This article is shared with LebTown by content partner Spotlight PA.
By Jamie Martines of Spotlight PA
HARRISBURG — Spotlight PA and four other Pennsylvania news organizations are suing the York County Clerk of Courts over alleged First Amendment violations after the office shut off free, easy access to criminal court records and instituted a policy that slowed their release.
The news organizations argue that the clerk’s office violated policies set by the state courts as well as the state and federal Constitutions when it repeatedly delayed access to records that outline the basics of a criminal case and why a person has been accused of a crime.
The office also has inconsistently and inexplicably redacted some of the records before releasing them to reporters, obscuring public information that is critical to understanding and reporting the details of a case, according to the lawsuit filed in federal court Friday.
Access to the judicial system helps keep the press and public informed on what’s happening in the courts and in communities, said Sasha Dudding, a legal fellow for the Reporters Committee for the Freedom of the Press, a journalism-focused legal services group that is representing the newsrooms. Dudding is joined by Paula Knudsen Burke, an attorney who has helmed other suits over records in Pennsylvania.
“When court access is delayed or denied entirely, it makes it more difficult for journalists to report on, and for communities to oversee the judicial system, law enforcement, public spending, and government officials,” Dudding said. “Both the state and federal Constitutions guarantee this right of access that all sorts of people count on.”
The complaint names York County Clerk of Courts Daniel J. Byrnes, a Republican who was elected to the position in 2020, as the sole defendant.
“The York County Clerk’s Office flatly rejects the unfounded claims made in this frivolous lawsuit,” Byrnes said in an email to a Spotlight PA reporter on Monday. “The Clerk’s office has balanced the needs of the press and public with the privacy rights of individuals including victims involved in criminal cases. During my tenure the Clerk of Courts Office has actually expanded free public access to the public, especially to those facing a financial barrier to information. This office’s decisions on these matters are in accordance with criteria set by the courts and guidance provided by [the] state.”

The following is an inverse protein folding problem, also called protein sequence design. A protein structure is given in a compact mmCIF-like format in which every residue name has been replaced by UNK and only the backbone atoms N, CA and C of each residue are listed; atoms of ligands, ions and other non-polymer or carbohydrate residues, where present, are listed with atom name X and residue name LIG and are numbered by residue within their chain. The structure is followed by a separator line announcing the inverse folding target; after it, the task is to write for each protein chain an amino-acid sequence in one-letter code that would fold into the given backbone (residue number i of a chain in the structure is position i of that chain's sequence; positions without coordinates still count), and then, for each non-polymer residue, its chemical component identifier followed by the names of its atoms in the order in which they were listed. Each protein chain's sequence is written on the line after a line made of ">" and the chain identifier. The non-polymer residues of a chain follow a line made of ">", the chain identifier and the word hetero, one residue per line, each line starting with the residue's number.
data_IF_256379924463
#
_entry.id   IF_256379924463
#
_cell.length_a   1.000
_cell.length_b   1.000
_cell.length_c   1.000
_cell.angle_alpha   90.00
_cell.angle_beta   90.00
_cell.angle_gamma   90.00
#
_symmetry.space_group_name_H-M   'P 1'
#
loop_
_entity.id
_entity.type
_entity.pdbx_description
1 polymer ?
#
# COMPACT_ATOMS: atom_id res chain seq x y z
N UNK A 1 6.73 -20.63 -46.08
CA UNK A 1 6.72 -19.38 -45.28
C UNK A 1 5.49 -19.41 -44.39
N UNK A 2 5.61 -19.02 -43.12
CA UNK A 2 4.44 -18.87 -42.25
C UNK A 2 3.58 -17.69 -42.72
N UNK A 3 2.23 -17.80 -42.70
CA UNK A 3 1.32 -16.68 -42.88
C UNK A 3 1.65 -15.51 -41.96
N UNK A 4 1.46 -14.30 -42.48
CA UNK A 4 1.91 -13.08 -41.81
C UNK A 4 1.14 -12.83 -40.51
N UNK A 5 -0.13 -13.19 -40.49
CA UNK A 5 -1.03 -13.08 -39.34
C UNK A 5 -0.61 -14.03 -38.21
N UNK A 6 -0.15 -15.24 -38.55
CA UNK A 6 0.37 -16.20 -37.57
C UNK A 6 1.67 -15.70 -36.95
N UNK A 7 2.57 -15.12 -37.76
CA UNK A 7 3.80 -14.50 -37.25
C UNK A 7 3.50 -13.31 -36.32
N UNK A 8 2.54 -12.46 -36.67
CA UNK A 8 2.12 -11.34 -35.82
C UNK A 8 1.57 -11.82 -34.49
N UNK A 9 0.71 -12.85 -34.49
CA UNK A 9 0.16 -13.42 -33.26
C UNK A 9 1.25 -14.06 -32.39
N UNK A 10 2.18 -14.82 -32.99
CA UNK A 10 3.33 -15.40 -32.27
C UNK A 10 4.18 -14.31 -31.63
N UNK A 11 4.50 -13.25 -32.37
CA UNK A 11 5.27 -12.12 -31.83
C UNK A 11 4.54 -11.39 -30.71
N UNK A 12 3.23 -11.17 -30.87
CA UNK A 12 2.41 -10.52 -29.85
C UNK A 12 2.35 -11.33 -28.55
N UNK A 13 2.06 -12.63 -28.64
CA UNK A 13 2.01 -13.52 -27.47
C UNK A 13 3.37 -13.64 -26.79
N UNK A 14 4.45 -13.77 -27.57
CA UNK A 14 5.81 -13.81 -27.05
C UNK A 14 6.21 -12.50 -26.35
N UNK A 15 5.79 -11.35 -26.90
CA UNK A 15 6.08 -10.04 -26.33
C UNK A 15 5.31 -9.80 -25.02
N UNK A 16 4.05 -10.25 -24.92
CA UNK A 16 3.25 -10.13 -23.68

Spotlight PA joined the York Daily Record, The York Dispatch, LNP Media Group, and Harrisburg-based public broadcast station WITF in the lawsuit. In addition to advocating for the public’s right to access records, the outlets rely on judicial records maintained by the York County Clerk of Courts to provide news coverage.
In September, Spotlight PA reporters were among those who attempted to obtain records from the clerk’s office. Responses to those requests took at least one day and contained some redactions, according to the lawsuit.
Of the 42 case records requested by media outlets that month, only one was received on the same day and without redactions, according to the Reporters Committee.
The access problems date back to late 2019, when a computer that allowed the public to access criminal records for free was removed from the first floor of the York County courthouse. The public could still see those records using computers on the fourth floor.
Then, in February 2021, the clerk’s office informed the news organizations it would start charging for both electronic and paper copies of records. Those fees exceeded what was normal for the state and created financial barriers, according to the complaint.
Since then fees have been enforced inconsistently, ranging from no cost for emailed copies of records to $14.25 per request for printed or emailed copies, according to the lawsuit.
Finally, in April 2021, the clerk’s office disabled the software used by the public to access court filings on the fourth floor computers. The complaint alleges that Byrnes directed his staff to personally handle records requests and initiated a policy for reviewing and redacting those documents — a move that conflicts with state court policies that say it is not the responsibility of the clerk’s office to redact records.
Court documents are sometimes filed in a way that protects details like Social Security numbers, bank accounts, or the names of minors. But the clerk’s office went too far, according to the complaint, by sealing entire cases and holding them for review.
Byrnes’ policies have resulted in delays that affect the timeliness and news impact of the information, Dudding said.
Currently, members of the public and reporters must request records from the York County Clerk of Courts in person or by email, Dudding said.
The news outlets seek an end to the clerk’s office practice of reviewing and redacting records before they are released.
The lawsuit coincides with Sunshine Week, a period in March when news media across the country call attention to the work journalists do to fight for public records and transparency in government.
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